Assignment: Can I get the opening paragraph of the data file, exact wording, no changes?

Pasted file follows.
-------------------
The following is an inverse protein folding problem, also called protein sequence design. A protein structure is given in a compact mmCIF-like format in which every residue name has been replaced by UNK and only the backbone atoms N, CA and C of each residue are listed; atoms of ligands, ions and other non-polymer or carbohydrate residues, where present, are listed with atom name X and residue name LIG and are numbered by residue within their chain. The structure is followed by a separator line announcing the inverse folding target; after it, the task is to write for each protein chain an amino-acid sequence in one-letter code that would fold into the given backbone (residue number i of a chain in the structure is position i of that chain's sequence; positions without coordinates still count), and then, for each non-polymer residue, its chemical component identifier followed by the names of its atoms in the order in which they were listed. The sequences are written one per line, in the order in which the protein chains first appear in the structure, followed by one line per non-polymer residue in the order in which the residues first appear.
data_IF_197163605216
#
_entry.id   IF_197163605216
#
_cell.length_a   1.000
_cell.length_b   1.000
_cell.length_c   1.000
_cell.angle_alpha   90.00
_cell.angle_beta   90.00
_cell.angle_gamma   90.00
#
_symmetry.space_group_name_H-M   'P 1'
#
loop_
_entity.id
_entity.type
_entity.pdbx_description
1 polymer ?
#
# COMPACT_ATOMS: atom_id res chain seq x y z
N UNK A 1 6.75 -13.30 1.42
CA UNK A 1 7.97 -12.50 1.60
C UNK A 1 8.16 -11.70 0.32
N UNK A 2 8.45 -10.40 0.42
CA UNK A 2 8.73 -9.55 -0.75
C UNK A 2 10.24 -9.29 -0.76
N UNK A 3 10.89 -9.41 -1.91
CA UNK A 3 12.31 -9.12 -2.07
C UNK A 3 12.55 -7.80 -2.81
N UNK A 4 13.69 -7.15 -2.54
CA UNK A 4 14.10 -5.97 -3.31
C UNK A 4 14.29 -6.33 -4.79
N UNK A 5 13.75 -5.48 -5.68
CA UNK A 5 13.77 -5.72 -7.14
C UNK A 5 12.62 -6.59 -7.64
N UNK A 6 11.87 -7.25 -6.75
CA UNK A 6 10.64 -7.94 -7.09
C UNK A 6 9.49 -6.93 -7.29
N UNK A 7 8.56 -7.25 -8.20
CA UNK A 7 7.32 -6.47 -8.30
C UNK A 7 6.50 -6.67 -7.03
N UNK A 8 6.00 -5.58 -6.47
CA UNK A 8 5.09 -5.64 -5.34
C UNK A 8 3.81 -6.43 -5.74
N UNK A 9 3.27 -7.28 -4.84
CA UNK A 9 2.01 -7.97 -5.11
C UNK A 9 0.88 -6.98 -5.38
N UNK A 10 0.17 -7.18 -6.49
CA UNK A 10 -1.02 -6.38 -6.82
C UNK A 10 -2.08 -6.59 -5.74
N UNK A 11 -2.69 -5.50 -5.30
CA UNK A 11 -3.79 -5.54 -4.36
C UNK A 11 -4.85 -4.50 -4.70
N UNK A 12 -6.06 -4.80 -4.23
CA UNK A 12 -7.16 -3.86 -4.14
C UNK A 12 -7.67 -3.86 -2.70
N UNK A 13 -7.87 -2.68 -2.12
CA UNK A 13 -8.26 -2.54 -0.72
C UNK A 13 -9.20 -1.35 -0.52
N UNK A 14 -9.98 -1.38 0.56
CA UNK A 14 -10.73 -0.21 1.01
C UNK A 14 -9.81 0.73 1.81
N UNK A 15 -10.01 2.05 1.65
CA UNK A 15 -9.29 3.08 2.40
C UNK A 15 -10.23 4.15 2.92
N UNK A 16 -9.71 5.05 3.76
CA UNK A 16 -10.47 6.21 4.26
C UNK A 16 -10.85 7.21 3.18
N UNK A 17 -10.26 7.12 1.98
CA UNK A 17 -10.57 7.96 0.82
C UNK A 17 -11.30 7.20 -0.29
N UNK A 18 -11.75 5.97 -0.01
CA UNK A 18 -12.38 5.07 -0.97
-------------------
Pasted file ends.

The following is an inverse protein folding problem, also called protein sequence design. A protein structure is given in a compact mmCIF-like format in which every residue name has been replaced by UNK and only the backbone atoms N, CA and C of each residue are listed; atoms of ligands, ions and other non-polymer or carbohydrate residues, where present, are listed with atom name X and residue name LIG and are numbered by residue within their chain. The structure is followed by a separator line announcing the inverse folding target; after it, the task is to write for each protein chain an amino-acid sequence in one-letter code that would fold into the given backbone (residue number i of a chain in the structure is position i of that chain's sequence; positions without coordinates still count), and then, for each non-polymer residue, its chemical component identifier followed by the names of its atoms in the order in which they were listed. The sequences are written one per line, in the order in which the protein chains first appear in the structure, followed by one line per non-polymer residue in the order in which the residues first appear.